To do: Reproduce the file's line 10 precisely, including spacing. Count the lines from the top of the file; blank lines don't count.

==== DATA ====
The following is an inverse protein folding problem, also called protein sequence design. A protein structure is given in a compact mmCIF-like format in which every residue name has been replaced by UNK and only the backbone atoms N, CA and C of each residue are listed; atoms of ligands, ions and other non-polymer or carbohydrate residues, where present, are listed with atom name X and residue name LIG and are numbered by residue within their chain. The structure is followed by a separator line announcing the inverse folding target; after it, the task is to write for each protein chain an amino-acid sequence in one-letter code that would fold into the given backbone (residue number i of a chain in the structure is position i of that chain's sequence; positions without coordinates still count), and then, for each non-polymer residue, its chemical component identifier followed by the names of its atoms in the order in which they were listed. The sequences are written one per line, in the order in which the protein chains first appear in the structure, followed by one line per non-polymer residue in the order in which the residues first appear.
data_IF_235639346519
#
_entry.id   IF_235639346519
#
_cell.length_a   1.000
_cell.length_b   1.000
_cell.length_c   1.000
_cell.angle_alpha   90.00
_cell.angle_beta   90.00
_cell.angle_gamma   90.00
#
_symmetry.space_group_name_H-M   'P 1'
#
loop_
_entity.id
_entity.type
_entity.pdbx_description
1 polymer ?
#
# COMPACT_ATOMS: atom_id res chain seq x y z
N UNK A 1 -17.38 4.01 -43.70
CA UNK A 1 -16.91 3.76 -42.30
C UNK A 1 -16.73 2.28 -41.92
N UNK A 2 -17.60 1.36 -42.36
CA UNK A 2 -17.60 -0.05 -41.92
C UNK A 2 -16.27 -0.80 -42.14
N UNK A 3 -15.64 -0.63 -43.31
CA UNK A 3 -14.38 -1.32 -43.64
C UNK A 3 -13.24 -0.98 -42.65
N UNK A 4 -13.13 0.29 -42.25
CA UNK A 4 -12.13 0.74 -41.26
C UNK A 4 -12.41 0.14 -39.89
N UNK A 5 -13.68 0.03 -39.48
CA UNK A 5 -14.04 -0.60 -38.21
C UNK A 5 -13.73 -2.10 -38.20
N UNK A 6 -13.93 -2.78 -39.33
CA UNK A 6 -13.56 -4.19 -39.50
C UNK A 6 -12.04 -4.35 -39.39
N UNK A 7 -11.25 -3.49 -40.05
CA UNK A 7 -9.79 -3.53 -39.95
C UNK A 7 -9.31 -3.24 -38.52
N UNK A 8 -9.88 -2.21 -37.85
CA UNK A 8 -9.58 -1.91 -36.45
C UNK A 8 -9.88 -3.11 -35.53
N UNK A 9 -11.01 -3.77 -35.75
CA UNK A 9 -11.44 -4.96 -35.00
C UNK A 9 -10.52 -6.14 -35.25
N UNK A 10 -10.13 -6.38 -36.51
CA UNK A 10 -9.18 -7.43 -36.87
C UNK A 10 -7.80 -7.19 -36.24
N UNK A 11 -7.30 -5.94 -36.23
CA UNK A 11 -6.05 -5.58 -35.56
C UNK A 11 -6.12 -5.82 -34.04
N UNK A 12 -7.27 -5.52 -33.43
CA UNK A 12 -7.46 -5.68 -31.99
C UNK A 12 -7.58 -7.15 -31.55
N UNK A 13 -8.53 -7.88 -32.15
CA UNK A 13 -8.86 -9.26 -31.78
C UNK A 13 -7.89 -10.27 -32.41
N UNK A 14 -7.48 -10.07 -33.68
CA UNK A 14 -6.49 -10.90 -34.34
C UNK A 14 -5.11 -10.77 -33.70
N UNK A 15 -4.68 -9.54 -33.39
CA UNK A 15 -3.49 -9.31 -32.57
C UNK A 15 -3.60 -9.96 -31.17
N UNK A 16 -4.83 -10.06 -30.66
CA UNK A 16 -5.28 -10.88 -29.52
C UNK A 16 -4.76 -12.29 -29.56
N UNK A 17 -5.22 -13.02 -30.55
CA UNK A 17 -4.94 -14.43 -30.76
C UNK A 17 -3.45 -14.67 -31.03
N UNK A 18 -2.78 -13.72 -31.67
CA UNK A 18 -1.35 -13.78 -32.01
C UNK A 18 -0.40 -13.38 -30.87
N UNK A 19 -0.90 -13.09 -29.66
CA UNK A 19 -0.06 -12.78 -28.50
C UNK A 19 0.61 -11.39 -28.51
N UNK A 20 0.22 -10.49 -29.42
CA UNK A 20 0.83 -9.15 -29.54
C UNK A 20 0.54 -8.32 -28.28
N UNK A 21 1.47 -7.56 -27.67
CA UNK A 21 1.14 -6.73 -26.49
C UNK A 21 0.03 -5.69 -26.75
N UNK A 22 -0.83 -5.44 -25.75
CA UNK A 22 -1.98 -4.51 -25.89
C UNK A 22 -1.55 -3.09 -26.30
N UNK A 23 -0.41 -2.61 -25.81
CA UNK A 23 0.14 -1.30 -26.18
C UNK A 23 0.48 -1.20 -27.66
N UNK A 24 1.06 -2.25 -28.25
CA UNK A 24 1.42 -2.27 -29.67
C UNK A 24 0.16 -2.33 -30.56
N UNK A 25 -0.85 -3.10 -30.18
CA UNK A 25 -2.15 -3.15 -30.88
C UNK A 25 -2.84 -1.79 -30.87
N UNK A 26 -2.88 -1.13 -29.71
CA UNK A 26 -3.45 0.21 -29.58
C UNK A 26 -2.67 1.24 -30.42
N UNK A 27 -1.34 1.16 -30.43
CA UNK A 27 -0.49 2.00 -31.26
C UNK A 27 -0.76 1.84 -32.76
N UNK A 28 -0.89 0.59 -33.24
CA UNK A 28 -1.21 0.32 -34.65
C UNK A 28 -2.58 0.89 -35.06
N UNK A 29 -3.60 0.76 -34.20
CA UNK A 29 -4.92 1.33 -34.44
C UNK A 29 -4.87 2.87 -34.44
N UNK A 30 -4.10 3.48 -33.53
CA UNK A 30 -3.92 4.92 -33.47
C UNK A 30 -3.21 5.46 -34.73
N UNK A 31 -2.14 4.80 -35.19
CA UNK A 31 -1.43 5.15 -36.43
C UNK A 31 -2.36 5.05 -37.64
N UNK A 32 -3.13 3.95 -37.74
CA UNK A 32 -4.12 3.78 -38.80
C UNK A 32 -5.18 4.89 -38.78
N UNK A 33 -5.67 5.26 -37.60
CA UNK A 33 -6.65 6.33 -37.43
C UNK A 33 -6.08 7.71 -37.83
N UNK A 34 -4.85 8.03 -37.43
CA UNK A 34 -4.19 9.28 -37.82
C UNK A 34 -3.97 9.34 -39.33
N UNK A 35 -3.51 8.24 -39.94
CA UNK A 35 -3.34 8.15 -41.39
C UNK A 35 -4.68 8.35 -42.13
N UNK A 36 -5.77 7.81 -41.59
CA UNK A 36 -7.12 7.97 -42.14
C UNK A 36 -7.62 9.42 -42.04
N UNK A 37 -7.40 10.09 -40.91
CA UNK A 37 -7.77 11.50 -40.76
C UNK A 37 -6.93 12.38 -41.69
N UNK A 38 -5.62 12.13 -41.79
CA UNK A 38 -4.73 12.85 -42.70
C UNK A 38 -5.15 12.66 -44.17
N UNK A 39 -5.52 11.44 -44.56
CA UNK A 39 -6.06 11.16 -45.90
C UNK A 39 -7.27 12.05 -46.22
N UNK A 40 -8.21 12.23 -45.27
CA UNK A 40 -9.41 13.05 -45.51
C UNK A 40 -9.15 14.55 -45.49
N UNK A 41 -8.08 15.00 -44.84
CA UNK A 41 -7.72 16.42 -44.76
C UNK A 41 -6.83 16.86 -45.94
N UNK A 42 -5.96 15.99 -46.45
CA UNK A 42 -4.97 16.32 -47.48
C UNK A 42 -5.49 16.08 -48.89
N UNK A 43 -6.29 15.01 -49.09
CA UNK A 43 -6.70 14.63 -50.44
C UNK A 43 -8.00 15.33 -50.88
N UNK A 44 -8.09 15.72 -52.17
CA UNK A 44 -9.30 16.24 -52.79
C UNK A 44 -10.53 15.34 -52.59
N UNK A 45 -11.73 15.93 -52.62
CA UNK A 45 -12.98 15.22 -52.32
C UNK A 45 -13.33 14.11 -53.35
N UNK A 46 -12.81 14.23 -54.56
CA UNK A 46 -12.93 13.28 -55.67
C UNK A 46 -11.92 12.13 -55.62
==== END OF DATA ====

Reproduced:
_cell.angle_beta   90.00